After the United Kingdom voted against including guarantees on food standards in its post-Brexit legislation this week, experts have warned that a no-deal Brexit holds wide-ranging ramifications for food safety and businesses.
During a public hearing with DG ENVI on Tuesday (13 October) on the “perils and prospects” for the environment, public health and food safety in the future EU-UK relationship, experts emphasised the need for action to prevent supply chain disruptions.
“There’s no doubt though that new export and import processes, along with enhanced checks and controls on trade between the EU and the UK, will lead to inevitable disruption in the supply chains of Irish and European food businesses,” said Pamela Byrne, CEO of the Food Safety Authority of Ireland.
To minimise this disruption, she called for targeted support for food businesses, including direct engagement with industry sector groups to help businesses understand and prepare for the changes ahead.
She added a warning that the potential for regulatory divergence increases after 1 January 2021 and that the pace of divergence is “unclear and uncertain”.
The hearing comes on the back of the news that attempts by farmers and food campaigners to enshrine high food safety and animal welfare practices in British law after Brexit were defeated on Monday (12 October).
The bill, with its overturned amendments, will now return to the House of Lords and there will be further chances for debate later this week.
Martin McKee, professor of European public health at the London School of Hygiene and Tropical Medicine, said that the UK’s “strenuous” opposition to including guarantees and food standards in its post-Brexit legislation complicates a future relationship between the bloc and its neighbour across the channel.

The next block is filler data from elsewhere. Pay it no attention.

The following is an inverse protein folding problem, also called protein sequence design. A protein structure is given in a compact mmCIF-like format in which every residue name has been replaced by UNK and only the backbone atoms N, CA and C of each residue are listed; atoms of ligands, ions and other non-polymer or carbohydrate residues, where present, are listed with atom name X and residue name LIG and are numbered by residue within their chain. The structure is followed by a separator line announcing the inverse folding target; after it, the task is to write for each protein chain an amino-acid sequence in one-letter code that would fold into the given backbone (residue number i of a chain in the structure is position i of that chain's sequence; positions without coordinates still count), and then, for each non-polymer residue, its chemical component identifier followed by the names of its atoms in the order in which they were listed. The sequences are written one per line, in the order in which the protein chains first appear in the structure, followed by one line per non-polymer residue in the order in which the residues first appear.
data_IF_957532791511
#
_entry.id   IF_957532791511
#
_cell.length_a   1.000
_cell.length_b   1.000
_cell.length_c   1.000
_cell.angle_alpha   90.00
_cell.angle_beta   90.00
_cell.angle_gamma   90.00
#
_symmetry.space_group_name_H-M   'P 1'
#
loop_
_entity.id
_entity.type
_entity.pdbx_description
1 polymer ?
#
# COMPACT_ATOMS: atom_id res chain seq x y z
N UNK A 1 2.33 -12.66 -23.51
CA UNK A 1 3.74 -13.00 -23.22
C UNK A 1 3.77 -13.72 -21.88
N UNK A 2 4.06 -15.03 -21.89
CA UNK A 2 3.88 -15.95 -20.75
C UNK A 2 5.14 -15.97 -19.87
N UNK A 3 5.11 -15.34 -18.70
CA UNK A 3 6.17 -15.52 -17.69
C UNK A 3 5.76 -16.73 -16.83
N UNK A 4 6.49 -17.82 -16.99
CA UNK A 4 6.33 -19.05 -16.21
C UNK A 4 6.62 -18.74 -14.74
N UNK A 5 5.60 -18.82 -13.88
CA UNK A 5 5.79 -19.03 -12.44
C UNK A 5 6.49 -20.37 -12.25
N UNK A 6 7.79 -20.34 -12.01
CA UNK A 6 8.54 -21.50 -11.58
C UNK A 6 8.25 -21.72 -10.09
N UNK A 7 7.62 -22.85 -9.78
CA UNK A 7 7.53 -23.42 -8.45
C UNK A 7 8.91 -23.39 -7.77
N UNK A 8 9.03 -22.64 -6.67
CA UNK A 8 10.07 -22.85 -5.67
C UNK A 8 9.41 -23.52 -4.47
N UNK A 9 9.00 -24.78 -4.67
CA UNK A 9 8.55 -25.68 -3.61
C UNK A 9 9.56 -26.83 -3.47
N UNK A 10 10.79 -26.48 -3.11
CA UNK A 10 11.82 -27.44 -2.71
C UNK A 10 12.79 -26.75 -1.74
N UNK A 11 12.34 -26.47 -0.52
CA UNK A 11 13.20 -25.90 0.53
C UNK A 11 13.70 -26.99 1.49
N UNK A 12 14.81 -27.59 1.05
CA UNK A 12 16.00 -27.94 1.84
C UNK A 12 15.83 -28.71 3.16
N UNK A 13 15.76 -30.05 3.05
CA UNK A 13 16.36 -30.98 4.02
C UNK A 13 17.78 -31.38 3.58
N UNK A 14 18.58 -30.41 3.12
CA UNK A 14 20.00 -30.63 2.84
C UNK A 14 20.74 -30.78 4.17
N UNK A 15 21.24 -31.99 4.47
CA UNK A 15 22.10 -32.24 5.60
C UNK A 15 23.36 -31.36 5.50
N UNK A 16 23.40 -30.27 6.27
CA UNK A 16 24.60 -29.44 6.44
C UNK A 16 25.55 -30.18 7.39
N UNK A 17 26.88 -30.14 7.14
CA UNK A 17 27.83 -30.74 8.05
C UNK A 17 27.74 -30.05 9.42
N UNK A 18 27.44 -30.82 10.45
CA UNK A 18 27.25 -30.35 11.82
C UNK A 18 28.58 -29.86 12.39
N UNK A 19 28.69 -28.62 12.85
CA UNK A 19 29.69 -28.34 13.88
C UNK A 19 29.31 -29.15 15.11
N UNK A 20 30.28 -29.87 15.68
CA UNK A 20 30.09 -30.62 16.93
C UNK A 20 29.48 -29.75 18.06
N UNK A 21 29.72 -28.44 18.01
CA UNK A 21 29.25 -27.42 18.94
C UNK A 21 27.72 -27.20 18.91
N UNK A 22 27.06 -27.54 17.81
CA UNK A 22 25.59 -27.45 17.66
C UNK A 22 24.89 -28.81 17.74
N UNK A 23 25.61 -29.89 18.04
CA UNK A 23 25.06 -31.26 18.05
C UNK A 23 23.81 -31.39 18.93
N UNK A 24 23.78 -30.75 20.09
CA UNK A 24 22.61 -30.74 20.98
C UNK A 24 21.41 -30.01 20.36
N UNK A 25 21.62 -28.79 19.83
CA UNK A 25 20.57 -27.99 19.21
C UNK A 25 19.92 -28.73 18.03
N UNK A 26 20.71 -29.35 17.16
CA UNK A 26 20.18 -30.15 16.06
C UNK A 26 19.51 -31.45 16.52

“It will be extremely important to ensure that there are sufficiently robust mechanisms in place for imports serving the crossing between Great Britain and Northern Ireland and within Northern Ireland to avoid foods that fail to meet the EU standards from entering the single market,” he said.
“It is clear that the UK wishes to see the removal of what it considers non-tariff barriers to trade, things that those of us in public health often see as essential public health protections. If the UK is determined to presume such an approach, then it will be difficult to reconcile the expectations of the EU and the US,” McKee warned.
Experts have stressed that food safety is not only critical for public health, but also for food security, economic development and trade.
The warnings echo the findings of a recent study from the London School of Economics, commissioned by the dairy company Arla Foods.
The study warned that supply chains between the UK and the EU are “closely interlinked” and that no-deal Brexit will disrupt supply chains and “transform trade flows substantially in the long-term”.
As a key recommendation, it offers the recognition of food safety systems and veterinary certifications and avoiding the creation of new non-tariff trade barriers in customs and border requirements.